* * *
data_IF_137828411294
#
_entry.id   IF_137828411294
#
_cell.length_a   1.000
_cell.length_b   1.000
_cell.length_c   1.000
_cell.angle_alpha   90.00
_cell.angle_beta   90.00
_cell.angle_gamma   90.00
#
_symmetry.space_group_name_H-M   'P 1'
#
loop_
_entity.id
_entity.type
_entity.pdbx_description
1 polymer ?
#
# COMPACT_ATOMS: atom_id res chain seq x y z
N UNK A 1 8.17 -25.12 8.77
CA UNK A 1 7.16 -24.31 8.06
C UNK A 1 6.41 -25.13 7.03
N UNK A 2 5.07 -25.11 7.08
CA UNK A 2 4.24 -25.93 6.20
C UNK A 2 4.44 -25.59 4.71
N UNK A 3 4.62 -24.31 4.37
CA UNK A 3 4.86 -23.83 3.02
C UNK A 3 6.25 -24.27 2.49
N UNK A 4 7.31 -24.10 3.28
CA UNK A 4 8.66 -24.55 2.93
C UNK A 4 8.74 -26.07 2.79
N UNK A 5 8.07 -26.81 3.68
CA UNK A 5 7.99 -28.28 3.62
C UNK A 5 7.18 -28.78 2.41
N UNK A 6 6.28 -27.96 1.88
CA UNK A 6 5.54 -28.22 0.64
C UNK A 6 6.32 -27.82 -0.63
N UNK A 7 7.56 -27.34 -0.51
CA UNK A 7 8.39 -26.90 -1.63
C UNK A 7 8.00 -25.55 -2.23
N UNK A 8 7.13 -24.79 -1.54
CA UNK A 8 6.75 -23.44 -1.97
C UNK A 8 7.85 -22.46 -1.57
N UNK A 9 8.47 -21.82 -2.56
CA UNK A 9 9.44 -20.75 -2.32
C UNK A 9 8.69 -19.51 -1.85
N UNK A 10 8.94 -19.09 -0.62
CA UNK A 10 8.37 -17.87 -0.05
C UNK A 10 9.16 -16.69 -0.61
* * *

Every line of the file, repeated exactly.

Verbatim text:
data_IF_137828411294
#
_entry.id   IF_137828411294
#
_cell.length_a   1.000
_cell.length_b   1.000
_cell.length_c   1.000
_cell.angle_alpha   90.00
_cell.angle_beta   90.00
_cell.angle_gamma   90.00
#
_symmetry.space_group_name_H-M   'P 1'
#
loop_
_entity.id
_entity.type
_entity.pdbx_description
1 polymer ?
#
# COMPACT_ATOMS: atom_id res chain seq x y z
N UNK A 1 8.17 -25.12 8.77
CA UNK A 1 7.16 -24.31 8.06
C UNK A 1 6.41 -25.13 7.03
N UNK A 2 5.07 -25.11 7.08
CA UNK A 2 4.24 -25.93 6.20
C UNK A 2 4.44 -25.59 4.71
N UNK A 3 4.62 -24.31 4.37
CA UNK A 3 4.86 -23.83 3.02
C UNK A 3 6.25 -24.27 2.49
N UNK A 4 7.31 -24.10 3.28
CA UNK A 4 8.66 -24.55 2.93
C UNK A 4 8.74 -26.07 2.79
N UNK A 5 8.07 -26.81 3.68
CA UNK A 5 7.99 -28.28 3.62
C UNK A 5 7.18 -28.78 2.41
N UNK A 6 6.28 -27.96 1.88
CA UNK A 6 5.54 -28.22 0.64
C UNK A 6 6.32 -27.82 -0.63
N UNK A 7 7.56 -27.34 -0.51
CA UNK A 7 8.39 -26.90 -1.63
C UNK A 7 8.00 -25.55 -2.23
N UNK A 8 7.13 -24.79 -1.54
CA UNK A 8 6.75 -23.44 -1.97
C UNK A 8 7.85 -22.46 -1.57
N UNK A 9 8.47 -21.82 -2.56
CA UNK A 9 9.44 -20.75 -2.32
C UNK A 9 8.69 -19.51 -1.85
N UNK A 10 8.94 -19.09 -0.62
CA UNK A 10 8.37 -17.87 -0.05
C UNK A 10 9.16 -16.69 -0.61